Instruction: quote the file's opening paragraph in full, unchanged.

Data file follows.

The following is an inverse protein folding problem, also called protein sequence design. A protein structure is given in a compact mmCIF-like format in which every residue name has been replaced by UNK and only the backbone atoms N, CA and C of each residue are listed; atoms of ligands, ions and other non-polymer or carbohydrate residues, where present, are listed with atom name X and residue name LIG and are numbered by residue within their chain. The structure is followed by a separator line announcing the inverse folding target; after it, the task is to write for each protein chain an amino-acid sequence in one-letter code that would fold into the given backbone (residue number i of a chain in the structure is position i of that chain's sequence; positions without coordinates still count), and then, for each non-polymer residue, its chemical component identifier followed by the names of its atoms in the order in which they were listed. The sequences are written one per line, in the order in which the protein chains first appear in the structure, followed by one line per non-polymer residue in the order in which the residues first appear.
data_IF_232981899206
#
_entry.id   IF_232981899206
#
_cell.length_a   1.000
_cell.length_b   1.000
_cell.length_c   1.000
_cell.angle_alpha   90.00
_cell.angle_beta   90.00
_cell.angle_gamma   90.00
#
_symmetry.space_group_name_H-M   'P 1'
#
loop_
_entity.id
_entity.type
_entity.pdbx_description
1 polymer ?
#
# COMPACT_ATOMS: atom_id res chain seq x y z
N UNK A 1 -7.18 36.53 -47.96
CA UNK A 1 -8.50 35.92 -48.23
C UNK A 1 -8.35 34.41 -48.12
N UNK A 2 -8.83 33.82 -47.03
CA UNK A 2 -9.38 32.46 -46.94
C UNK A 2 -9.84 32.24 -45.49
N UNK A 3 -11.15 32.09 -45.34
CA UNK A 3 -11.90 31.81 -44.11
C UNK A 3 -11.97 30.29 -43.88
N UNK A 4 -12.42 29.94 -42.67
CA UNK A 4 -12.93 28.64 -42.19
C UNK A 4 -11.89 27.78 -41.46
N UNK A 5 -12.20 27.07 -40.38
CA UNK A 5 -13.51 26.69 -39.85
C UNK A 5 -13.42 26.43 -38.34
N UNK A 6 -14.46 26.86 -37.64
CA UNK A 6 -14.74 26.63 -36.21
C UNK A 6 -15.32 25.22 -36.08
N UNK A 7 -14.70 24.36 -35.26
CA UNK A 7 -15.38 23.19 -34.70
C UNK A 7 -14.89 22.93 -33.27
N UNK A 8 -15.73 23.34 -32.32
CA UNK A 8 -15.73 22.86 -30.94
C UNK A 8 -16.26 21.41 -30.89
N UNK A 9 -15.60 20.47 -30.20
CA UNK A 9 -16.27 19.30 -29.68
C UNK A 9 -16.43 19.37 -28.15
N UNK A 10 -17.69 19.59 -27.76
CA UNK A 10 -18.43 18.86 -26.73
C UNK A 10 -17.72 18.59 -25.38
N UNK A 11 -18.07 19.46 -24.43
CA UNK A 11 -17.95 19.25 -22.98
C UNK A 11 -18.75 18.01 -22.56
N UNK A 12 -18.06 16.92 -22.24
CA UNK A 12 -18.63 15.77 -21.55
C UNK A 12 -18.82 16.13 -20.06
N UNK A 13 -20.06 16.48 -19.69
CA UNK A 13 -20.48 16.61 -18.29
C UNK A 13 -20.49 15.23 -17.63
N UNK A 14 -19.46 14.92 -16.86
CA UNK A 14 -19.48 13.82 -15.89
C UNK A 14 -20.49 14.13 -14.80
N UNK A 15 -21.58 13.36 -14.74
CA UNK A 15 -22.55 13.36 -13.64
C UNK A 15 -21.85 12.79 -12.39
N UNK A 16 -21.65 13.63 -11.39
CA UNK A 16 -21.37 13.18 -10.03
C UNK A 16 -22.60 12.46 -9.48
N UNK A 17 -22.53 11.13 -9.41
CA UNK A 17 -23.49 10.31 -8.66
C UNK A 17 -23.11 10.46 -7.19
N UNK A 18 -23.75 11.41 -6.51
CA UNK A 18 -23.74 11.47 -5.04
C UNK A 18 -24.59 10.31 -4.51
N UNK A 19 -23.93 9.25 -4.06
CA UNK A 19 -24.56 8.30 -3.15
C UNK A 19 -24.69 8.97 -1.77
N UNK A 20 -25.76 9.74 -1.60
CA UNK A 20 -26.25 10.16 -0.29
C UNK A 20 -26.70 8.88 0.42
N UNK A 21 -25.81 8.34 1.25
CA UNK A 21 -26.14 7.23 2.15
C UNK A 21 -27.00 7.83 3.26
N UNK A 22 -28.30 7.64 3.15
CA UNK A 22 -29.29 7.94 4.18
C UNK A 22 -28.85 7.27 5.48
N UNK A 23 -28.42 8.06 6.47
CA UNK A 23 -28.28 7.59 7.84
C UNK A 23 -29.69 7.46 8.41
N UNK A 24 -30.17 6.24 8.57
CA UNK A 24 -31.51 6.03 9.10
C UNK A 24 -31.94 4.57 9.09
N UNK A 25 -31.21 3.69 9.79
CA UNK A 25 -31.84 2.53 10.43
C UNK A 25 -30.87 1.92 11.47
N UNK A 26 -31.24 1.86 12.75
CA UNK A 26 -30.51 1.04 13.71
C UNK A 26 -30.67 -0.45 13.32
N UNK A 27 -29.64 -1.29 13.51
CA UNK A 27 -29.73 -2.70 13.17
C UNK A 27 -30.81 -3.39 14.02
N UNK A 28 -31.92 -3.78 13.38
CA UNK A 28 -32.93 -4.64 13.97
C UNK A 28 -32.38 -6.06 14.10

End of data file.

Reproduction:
The following is an inverse protein folding problem, also called protein sequence design. A protein structure is given in a compact mmCIF-like format in which every residue name has been replaced by UNK and only the backbone atoms N, CA and C of each residue are listed; atoms of ligands, ions and other non-polymer or carbohydrate residues, where present, are listed with atom name X and residue name LIG and are numbered by residue within their chain. The structure is followed by a separator line announcing the inverse folding target; after it, the task is to write for each protein chain an amino-acid sequence in one-letter code that would fold into the given backbone (residue number i of a chain in the structure is position i of that chain's sequence; positions without coordinates still count), and then, for each non-polymer residue, its chemical component identifier followed by the names of its atoms in the order in which they were listed. The sequences are written one per line, in the order in which the protein chains first appear in the structure, followed by one line per non-polymer residue in the order in which the residues first appear.